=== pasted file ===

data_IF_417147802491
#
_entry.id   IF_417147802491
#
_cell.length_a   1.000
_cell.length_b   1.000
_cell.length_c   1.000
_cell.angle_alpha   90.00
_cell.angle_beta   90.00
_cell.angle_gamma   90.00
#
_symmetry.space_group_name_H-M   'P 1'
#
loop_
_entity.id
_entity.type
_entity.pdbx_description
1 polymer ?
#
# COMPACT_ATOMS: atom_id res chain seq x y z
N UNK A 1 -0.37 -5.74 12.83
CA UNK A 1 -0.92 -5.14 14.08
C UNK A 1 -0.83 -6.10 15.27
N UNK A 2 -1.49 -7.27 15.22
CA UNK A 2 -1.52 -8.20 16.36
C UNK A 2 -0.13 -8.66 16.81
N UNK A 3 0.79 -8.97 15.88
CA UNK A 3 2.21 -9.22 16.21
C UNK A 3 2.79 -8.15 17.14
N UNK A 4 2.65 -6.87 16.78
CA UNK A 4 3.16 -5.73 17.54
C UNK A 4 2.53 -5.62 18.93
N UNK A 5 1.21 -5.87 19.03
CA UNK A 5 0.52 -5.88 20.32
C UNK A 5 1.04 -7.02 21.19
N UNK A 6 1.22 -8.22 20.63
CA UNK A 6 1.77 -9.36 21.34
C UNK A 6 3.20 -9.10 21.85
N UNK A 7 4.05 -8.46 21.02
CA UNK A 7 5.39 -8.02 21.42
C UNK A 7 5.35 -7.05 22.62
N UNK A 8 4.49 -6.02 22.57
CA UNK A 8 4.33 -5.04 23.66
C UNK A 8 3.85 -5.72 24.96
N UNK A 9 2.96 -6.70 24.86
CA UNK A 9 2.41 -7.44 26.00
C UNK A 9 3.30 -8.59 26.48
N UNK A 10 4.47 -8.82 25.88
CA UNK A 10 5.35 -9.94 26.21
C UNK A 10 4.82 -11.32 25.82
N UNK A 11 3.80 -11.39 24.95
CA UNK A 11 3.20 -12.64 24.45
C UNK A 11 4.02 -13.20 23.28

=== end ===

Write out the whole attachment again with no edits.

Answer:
data_IF_417147802491
#
_entry.id   IF_417147802491
#
_cell.length_a   1.000
_cell.length_b   1.000
_cell.length_c   1.000
_cell.angle_alpha   90.00
_cell.angle_beta   90.00
_cell.angle_gamma   90.00
#
_symmetry.space_group_name_H-M   'P 1'
#
loop_
_entity.id
_entity.type
_entity.pdbx_description
1 polymer ?
#
# COMPACT_ATOMS: atom_id res chain seq x y z
N UNK A 1 -0.37 -5.74 12.83
CA UNK A 1 -0.92 -5.14 14.08
C UNK A 1 -0.83 -6.10 15.27
N UNK A 2 -1.49 -7.27 15.22
CA UNK A 2 -1.52 -8.20 16.36
C UNK A 2 -0.13 -8.66 16.81
N UNK A 3 0.79 -8.97 15.88
CA UNK A 3 2.21 -9.22 16.21
C UNK A 3 2.79 -8.15 17.14
N UNK A 4 2.65 -6.87 16.78
CA UNK A 4 3.16 -5.73 17.54
C UNK A 4 2.53 -5.62 18.93
N UNK A 5 1.21 -5.87 19.03
CA UNK A 5 0.52 -5.88 20.32
C UNK A 5 1.04 -7.02 21.19
N UNK A 6 1.22 -8.22 20.63
CA UNK A 6 1.77 -9.36 21.34
C UNK A 6 3.20 -9.10 21.85
N UNK A 7 4.05 -8.46 21.02
CA UNK A 7 5.39 -8.02 21.42
C UNK A 7 5.35 -7.05 22.62
N UNK A 8 4.49 -6.02 22.57
CA UNK A 8 4.33 -5.04 23.66
C UNK A 8 3.85 -5.72 24.96
N UNK A 9 2.96 -6.70 24.86
CA UNK A 9 2.41 -7.44 26.00
C UNK A 9 3.30 -8.59 26.48
N UNK A 10 4.47 -8.82 25.88
CA UNK A 10 5.35 -9.94 26.21
C UNK A 10 4.82 -11.32 25.82
N UNK A 11 3.80 -11.39 24.95
CA UNK A 11 3.20 -12.64 24.45
C UNK A 11 4.02 -13.20 23.28